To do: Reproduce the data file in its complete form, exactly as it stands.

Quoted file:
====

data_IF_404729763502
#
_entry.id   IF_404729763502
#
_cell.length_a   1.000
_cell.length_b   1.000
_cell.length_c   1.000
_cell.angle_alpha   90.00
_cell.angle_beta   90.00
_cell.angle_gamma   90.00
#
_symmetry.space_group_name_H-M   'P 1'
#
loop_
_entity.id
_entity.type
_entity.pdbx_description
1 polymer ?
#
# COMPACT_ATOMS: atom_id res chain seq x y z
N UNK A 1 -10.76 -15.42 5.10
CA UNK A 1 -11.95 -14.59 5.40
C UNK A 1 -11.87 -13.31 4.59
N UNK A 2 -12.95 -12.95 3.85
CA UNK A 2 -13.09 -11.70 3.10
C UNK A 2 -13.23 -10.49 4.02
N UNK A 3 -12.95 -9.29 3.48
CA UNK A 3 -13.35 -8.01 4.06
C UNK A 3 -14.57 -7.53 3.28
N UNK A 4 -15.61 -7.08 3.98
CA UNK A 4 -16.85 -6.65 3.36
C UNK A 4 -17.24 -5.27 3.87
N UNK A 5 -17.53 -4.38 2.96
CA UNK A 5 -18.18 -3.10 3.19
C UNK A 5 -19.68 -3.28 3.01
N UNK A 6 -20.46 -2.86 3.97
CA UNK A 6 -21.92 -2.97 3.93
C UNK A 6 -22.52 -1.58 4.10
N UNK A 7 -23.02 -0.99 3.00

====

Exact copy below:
data_IF_404729763502
#
_entry.id   IF_404729763502
#
_cell.length_a   1.000
_cell.length_b   1.000
_cell.length_c   1.000
_cell.angle_alpha   90.00
_cell.angle_beta   90.00
_cell.angle_gamma   90.00
#
_symmetry.space_group_name_H-M   'P 1'
#
loop_
_entity.id
_entity.type
_entity.pdbx_description
1 polymer ?
#
# COMPACT_ATOMS: atom_id res chain seq x y z
N UNK A 1 -10.76 -15.42 5.10
CA UNK A 1 -11.95 -14.59 5.40
C UNK A 1 -11.87 -13.31 4.59
N UNK A 2 -12.95 -12.95 3.85
CA UNK A 2 -13.09 -11.70 3.10
C UNK A 2 -13.23 -10.49 4.02
N UNK A 3 -12.95 -9.29 3.48
CA UNK A 3 -13.35 -8.01 4.06
C UNK A 3 -14.57 -7.53 3.28
N UNK A 4 -15.61 -7.08 3.98
CA UNK A 4 -16.85 -6.65 3.36
C UNK A 4 -17.24 -5.27 3.87
N UNK A 5 -17.53 -4.38 2.96
CA UNK A 5 -18.18 -3.10 3.19
C UNK A 5 -19.68 -3.28 3.01
N UNK A 6 -20.46 -2.86 3.97
CA UNK A 6 -21.92 -2.97 3.93
C UNK A 6 -22.52 -1.58 4.10
N UNK A 7 -23.02 -0.99 3.00